Day 2 Problem 2. Today has been a semi productive day and I am excited to get back to other reading as soon as Im done with this. The problem seems simple enough, and at the face of it, I can tell I can do a brute force and a recursion. Hmm. Although I am tempted to move straight to making a recursion code, I think Ill make the brute force one just for the heck of it. euler2.cpp

#include<iostream>
using namespace std;

int fiblast(int a[]);
int main()
{
        int s=2,k=0,a[3]={1,2,0};

while(k<4000000){
        if(k%2==0) s+=k;
        k=fiblast(a);
}
cout<<s<<endl;
return 0;
}

int fiblast(int a[]){
a[2]=a[0]+a[1];
a[0]=a[1];
a[1]=a[2];
return a[1];
}



Done. Now to think if a recursive solution can exist. Hmm. First, I cannot help but think how deplorably inefficient my earlier program is. Why the hell am I passing bulky arrays to a function which is going to be called many many times? I feel I can do a better job with three variables in the main function itself. Ok. Try 2 at brute force, basically the same algorithm but a better implementation.


#include<iostream>
using namespace std;

int main()
{
int a1=1,a2=2,a3=0;
while(a2<3009){
        if (a2 % 2==0)a3+=a2;
        a2=a1+a2;
        a1=a2-a1;
if(a2%2==0)cout<<"a2="<<a2<<endl;
}return 0;
}

Perfect. Well… in the sense of improvement, atleast. Now. Time to find a better solution. Hmm. After making some of the sequence, an obvious pattern is emerging. Starting from {2} ever {3^{rd}} number is even. This is so because the sum of odd and even is odd, and the sum of two odds is even. First let me just write the program, I will analyze the recursion itself later to see if there is a closed form, though I should expect one as it is a linear recursion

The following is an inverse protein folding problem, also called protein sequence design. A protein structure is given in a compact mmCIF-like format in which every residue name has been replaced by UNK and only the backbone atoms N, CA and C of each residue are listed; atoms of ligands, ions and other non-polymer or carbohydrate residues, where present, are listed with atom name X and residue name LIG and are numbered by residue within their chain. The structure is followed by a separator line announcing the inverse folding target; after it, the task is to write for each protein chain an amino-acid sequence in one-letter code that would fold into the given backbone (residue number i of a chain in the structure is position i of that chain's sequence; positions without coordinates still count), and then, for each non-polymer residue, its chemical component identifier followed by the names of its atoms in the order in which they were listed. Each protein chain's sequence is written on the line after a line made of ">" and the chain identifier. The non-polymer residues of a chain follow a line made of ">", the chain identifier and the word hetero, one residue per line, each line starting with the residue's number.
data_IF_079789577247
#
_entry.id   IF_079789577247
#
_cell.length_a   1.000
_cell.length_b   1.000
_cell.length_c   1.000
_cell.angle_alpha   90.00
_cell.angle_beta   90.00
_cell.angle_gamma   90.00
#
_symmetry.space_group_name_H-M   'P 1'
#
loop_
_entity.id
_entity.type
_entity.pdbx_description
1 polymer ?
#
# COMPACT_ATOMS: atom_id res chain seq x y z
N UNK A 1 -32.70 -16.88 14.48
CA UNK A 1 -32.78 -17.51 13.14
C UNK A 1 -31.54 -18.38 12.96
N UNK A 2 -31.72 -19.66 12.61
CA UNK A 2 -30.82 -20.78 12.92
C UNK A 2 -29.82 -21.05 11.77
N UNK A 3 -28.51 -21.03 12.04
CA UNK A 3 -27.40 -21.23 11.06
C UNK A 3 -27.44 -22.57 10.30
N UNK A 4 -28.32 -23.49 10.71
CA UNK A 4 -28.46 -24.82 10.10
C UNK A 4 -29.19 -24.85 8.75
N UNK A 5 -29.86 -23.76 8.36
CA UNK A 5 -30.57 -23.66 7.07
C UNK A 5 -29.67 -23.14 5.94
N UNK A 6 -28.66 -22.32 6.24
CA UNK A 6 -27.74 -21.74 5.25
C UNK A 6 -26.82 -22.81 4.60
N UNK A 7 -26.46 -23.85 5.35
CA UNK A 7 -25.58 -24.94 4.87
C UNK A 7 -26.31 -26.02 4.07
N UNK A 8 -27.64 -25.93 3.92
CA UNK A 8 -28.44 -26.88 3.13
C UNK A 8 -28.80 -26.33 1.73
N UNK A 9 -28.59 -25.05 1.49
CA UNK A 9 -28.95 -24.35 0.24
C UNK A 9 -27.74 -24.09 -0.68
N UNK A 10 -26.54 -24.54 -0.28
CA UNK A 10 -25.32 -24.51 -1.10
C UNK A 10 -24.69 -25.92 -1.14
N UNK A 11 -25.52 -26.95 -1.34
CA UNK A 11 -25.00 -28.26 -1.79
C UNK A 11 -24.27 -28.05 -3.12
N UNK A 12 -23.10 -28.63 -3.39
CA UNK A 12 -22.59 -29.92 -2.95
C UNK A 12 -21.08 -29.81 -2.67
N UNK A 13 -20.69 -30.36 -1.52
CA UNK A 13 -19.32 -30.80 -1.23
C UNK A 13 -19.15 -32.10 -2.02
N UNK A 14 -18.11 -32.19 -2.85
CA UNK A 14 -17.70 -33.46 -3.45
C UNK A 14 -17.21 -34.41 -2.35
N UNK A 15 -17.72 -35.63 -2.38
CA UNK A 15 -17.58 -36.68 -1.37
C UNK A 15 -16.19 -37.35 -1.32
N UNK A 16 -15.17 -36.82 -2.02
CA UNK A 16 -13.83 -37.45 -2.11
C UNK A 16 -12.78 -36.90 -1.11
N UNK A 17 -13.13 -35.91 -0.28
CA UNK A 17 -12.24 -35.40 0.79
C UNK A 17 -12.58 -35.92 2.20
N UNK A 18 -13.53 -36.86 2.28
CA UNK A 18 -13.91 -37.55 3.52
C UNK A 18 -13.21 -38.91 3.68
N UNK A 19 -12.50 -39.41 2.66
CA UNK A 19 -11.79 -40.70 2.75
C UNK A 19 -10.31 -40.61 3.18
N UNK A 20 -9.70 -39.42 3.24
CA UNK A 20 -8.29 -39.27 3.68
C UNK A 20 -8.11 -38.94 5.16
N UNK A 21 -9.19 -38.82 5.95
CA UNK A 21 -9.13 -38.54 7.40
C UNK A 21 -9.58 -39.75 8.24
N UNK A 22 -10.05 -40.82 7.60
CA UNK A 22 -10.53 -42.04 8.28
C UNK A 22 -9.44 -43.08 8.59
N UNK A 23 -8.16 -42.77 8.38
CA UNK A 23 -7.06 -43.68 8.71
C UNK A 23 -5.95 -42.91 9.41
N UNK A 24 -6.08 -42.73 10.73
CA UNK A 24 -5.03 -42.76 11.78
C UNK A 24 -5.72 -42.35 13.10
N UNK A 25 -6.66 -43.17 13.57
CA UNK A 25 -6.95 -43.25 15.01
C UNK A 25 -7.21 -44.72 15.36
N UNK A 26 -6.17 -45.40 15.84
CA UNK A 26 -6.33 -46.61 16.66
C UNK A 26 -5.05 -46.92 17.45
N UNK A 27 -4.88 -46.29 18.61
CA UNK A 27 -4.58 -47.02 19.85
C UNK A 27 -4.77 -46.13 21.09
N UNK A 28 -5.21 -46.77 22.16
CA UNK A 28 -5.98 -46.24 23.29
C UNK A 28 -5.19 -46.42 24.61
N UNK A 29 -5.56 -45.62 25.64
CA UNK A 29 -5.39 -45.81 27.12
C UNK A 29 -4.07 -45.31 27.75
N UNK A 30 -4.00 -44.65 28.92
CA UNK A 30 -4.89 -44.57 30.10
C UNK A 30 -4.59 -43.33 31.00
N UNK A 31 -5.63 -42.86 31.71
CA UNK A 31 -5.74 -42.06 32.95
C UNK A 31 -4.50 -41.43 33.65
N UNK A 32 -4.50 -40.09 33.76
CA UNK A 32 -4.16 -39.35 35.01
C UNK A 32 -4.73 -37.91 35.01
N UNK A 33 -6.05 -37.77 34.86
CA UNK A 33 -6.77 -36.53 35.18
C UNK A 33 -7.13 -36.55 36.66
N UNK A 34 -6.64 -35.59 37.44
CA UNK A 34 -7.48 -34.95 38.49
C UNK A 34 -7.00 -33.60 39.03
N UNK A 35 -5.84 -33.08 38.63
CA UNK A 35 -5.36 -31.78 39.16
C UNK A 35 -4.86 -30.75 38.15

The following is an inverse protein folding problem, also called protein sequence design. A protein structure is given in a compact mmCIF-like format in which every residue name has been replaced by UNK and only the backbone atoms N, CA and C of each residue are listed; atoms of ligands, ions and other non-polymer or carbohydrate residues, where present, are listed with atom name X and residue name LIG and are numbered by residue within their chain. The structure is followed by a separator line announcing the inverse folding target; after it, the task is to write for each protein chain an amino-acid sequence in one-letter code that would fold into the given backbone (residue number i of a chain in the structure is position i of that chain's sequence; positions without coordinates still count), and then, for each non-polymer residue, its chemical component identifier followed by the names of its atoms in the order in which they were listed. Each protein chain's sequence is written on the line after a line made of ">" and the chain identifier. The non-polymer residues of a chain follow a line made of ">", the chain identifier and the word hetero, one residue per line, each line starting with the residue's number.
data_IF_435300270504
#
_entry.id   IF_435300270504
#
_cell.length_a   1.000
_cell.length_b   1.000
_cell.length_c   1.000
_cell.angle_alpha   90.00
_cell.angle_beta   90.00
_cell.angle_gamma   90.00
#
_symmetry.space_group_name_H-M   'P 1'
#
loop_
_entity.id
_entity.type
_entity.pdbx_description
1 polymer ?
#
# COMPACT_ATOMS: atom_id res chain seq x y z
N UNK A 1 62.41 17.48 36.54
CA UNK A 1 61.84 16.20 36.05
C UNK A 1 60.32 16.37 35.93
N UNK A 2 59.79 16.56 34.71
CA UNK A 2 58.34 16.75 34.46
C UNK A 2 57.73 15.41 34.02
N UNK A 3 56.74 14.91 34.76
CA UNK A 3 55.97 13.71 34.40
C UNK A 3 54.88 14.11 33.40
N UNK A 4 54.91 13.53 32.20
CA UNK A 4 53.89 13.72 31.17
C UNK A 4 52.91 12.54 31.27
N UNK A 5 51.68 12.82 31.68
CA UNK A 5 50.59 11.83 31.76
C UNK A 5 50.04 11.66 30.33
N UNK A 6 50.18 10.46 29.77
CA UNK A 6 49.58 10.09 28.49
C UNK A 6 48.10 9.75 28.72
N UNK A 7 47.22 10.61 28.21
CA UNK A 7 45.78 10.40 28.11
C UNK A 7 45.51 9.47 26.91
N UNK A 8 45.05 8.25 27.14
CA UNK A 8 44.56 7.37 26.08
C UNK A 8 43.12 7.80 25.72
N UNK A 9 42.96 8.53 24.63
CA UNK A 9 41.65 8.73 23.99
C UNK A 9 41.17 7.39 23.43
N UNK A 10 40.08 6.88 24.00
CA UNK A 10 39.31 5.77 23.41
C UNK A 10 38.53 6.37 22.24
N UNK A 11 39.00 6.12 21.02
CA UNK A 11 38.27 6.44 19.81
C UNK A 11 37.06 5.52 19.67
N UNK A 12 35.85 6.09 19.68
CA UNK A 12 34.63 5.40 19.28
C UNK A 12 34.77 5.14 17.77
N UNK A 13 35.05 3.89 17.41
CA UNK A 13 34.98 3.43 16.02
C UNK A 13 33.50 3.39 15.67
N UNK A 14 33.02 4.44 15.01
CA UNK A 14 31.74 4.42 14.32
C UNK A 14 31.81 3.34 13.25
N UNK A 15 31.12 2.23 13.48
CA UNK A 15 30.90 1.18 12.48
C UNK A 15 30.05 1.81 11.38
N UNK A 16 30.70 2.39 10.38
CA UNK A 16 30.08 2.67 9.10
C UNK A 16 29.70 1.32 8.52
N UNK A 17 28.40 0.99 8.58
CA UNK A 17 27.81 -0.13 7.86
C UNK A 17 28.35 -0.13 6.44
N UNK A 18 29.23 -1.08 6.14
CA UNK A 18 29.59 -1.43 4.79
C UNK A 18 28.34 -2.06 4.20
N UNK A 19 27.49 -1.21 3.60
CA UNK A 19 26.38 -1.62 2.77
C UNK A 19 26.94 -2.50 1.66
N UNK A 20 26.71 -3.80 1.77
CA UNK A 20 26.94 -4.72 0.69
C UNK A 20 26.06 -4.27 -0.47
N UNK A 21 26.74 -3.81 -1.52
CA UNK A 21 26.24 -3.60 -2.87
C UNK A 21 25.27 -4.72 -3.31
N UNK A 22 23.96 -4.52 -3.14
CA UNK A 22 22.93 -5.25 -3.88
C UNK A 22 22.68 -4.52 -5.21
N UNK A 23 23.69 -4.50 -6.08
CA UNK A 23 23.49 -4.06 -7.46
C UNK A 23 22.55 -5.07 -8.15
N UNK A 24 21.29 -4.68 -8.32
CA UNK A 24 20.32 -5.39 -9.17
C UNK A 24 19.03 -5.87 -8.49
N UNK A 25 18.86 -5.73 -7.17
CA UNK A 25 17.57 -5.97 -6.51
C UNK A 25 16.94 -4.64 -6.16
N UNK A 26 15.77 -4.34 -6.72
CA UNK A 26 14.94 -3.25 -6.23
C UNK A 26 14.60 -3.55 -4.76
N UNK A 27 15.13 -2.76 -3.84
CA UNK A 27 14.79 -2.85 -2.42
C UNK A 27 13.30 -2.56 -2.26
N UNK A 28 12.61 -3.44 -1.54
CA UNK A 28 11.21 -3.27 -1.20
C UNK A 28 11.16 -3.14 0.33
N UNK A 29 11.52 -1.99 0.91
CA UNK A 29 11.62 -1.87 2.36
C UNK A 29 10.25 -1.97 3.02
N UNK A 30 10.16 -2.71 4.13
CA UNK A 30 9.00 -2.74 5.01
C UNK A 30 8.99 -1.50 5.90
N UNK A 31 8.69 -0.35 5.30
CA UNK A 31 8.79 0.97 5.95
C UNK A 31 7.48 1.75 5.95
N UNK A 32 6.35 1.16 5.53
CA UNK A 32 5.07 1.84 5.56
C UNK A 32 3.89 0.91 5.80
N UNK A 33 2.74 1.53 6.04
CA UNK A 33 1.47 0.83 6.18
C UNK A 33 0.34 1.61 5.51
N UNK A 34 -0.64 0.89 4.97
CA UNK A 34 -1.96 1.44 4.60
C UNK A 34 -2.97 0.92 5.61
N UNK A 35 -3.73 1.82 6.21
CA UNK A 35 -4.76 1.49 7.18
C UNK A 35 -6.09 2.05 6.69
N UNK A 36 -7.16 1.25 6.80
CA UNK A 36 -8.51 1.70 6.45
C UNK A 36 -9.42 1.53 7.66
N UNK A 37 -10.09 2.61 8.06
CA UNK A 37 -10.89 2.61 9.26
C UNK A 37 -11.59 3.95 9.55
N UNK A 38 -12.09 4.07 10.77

\displaystyle T_n=T_{n-1}+T_{n-2}

with {T_1 =1} and {T_2=2}

#include<iostream>
using namespace std;

int fib(int z);
int main(){
int s=0,k=0,l=1;
for(int i=2;k<4000000;i+=3)
{s+=k;k=fib(i);}
cout<<s<<endl;
return 0;}

int fib(int i){
if(i==1) return 1;
if(i==2) return 2;
return fib(i-1)+fib(i-2);
}

Well. That’s done.Though I am not sure yet if this is a better solution than the earlier one. I remember a recursive function creates a copy of itself and stores it in memory each time its called. Hmm. Ill make the comparision after I’m done with the closed form as it has begun to bug me and this has taken more time than I expected.

Note to self: Start Euler problems early morning before starting work.

The most efficient code for this problem would be to make the computer do just one computation by figuring out the closed form yourself.

im looking for a closed form for

\displaystyle  S=\sum_{k=1}^{T_{3k-1} < 4M} T_{3k-1} \ \ \ \ \ (1)

Where {T_k} is the k’th Fibbonaci number. {T_0=1}, {T_1=1} being the base cases.This sum should wait. Take the general sum S_n = T_0+ &T_1+ T_2 +\cdots + T_n
S_{n-1} =\qquad &T_0 + T_1+\cdots +T_{n-1}

On adding the above two equations, we get the recursion for the sums:

S_n+S_{n-1} &= T_0 + (T_2+T_3+\cdots + T_{n+1}) = S_{n+1} – T_1
S_n+S_{n-1} &= S_{n+1} – 1

So this is the recursion relation that needs to reduced to a close form. This is, as the Fibonaci terms, a second order recurrence. How should I have seen that earlier? Hmm. Ahh, of course, uptil now there is no reference to any particular sequence, so I can deduce that the sum of terms defined by a second order recurrence will have second order recursive defintions themselves.